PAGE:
Deliverable 6.11

Abstract: Cost-effectiveness analysis report for the Dee sub-catchments (Scotland) including analysis of disproportionality

This report presents the results of the cost-effectiveness and disproportionality analyses undertaken in two Scottish sub-catchments (Loch of Skene/Leuchar Burn catchment and Tarland Burn sub-catchments), both located within the River Dee Catchment in North-East Scotland. Nitrogen (N) in Tarland and phosphorus (P) Loch of Skene/Leuchar were identified as the key pressures.

The data for the effectiveness of individual measures were generated via modelling.STREAM-N and INCA-P models were used to simulate the baseline conditions and impacts of various measures or scenarios of changing land management or/and land use. Cost estimates were calculated to reflect farm incomes foregone, capital investments (if applicable to a particular measure) and additional operating costs as a result of implementing management options. Costs were estimated based on the gross margin data from Farm Management Handbooks, Scottish Rural Development Programme (SRDP) payment rates, Agricultural development advisory service (ADAS)- UK recent cost estimates for diffuse pollution mitigation actions in Scotland and a Defra report on the ‘cost curves on nitrate and phosphorus mitigation options’.

The results indicate that:

  1. The identification of key pressure sources and targeted measures are the best way to achieve cost-effective pollution mitigation
  2. Livestock measures are more costly to implement than arable sector measures (in Tarland)
  3. Fertilizer reduction in the arable sector is the most cost-effective measure (in Tarland)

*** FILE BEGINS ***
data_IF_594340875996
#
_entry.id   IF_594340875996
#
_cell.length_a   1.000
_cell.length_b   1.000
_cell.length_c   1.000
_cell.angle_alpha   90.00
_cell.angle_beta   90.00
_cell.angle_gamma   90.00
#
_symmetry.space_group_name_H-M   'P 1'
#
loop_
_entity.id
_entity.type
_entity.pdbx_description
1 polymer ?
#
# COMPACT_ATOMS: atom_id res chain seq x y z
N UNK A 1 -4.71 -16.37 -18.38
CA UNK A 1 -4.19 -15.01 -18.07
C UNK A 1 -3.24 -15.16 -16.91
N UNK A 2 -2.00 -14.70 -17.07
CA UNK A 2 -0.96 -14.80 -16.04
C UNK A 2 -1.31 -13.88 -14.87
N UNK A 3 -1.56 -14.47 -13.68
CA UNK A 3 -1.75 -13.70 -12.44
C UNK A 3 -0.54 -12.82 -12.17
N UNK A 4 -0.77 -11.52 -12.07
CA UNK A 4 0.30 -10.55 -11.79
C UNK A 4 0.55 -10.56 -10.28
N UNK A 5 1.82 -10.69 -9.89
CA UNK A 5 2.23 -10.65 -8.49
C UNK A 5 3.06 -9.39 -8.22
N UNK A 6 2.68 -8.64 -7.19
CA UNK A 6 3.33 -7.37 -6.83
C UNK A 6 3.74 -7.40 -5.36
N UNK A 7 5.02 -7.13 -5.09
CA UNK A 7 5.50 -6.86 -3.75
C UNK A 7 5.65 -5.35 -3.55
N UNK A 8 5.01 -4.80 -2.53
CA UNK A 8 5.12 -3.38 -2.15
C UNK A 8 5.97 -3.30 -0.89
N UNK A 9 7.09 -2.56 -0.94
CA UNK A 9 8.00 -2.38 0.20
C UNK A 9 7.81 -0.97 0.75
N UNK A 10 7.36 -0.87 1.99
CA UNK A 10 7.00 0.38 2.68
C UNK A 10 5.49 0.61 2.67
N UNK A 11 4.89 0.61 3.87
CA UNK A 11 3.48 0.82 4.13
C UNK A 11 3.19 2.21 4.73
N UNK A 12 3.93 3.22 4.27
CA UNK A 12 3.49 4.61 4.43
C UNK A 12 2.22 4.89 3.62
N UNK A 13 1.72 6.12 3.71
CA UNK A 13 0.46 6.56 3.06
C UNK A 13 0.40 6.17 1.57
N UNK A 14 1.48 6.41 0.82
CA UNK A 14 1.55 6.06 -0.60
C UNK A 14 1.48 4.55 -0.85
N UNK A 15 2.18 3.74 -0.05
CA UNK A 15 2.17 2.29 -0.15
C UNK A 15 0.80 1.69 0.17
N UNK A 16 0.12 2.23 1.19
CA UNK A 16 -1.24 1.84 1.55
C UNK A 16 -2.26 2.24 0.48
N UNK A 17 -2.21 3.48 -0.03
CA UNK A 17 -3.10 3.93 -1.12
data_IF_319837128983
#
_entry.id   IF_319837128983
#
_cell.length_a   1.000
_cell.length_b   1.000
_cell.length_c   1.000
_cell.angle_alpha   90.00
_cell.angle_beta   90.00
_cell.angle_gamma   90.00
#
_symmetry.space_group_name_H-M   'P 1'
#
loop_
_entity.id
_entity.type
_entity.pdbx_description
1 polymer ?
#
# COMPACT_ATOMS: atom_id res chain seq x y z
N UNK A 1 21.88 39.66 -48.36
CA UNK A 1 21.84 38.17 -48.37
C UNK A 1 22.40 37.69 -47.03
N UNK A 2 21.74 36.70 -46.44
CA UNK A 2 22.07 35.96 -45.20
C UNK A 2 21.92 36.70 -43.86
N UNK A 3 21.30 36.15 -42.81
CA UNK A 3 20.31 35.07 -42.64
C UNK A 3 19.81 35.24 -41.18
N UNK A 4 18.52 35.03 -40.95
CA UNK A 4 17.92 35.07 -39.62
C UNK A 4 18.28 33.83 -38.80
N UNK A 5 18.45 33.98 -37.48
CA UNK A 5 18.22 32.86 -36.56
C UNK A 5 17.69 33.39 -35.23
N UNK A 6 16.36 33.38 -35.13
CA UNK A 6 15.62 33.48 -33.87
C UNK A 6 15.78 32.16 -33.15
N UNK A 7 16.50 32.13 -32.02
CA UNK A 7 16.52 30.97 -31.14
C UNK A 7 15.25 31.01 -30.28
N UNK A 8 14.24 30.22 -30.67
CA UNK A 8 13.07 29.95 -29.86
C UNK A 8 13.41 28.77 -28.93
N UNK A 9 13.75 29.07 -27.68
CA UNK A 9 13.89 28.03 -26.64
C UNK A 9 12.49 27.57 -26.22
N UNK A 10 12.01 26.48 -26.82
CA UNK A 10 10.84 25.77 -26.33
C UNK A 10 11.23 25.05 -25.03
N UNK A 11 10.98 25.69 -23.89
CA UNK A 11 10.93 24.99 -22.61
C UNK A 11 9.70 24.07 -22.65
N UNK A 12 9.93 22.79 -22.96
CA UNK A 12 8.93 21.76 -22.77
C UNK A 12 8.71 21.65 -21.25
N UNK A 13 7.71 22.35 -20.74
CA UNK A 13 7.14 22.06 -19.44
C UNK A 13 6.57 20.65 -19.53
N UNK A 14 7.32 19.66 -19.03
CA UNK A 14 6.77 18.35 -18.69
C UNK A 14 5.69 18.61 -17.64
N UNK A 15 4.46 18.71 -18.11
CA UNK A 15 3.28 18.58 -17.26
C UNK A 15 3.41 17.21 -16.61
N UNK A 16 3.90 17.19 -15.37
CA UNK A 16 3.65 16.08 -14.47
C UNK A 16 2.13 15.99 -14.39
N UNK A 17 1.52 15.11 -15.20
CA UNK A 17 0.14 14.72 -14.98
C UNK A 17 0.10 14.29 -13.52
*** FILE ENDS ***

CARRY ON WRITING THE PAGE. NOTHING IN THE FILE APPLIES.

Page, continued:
4. Conversion of arable land to grassland is a costly option
  5. WFD targets in Tarland can be achieved at a relatively low total cost (compared to many other water bodies in Scotland)
  6. Investment in waste water treatment works (WWTWs) appears to be the most effective and economically feasible strategy to deal with phosphorus loading problems
  7. Water quality standards for P can be achieved with modest total costs by implementing the combined measures of fertilizer input reduction and investment in WWTWs in the Loch of Skene catchment.

The disproportionality analysis identified various non-market benefits of the improvement of water quality and the major beneficiaries. Part-II of this report presents detailed analyses of the economic efficiency, distributional and affordability issues. With the help of an extended CBA tool (using the NPV decision criterion), the key finding of Part-II is that implementation of WFD measures in the study area is not disproportionately expensive in terms of comparison of the economic costs and societal benefits. However, readers of this report and relevant decision-makers should be cautious, because economic efficiency analysis of mitigation/adaptation measures may not be the only environmental decision parameter; other non-economic factors and wider benefits may be taken into consideration in the decision making process.

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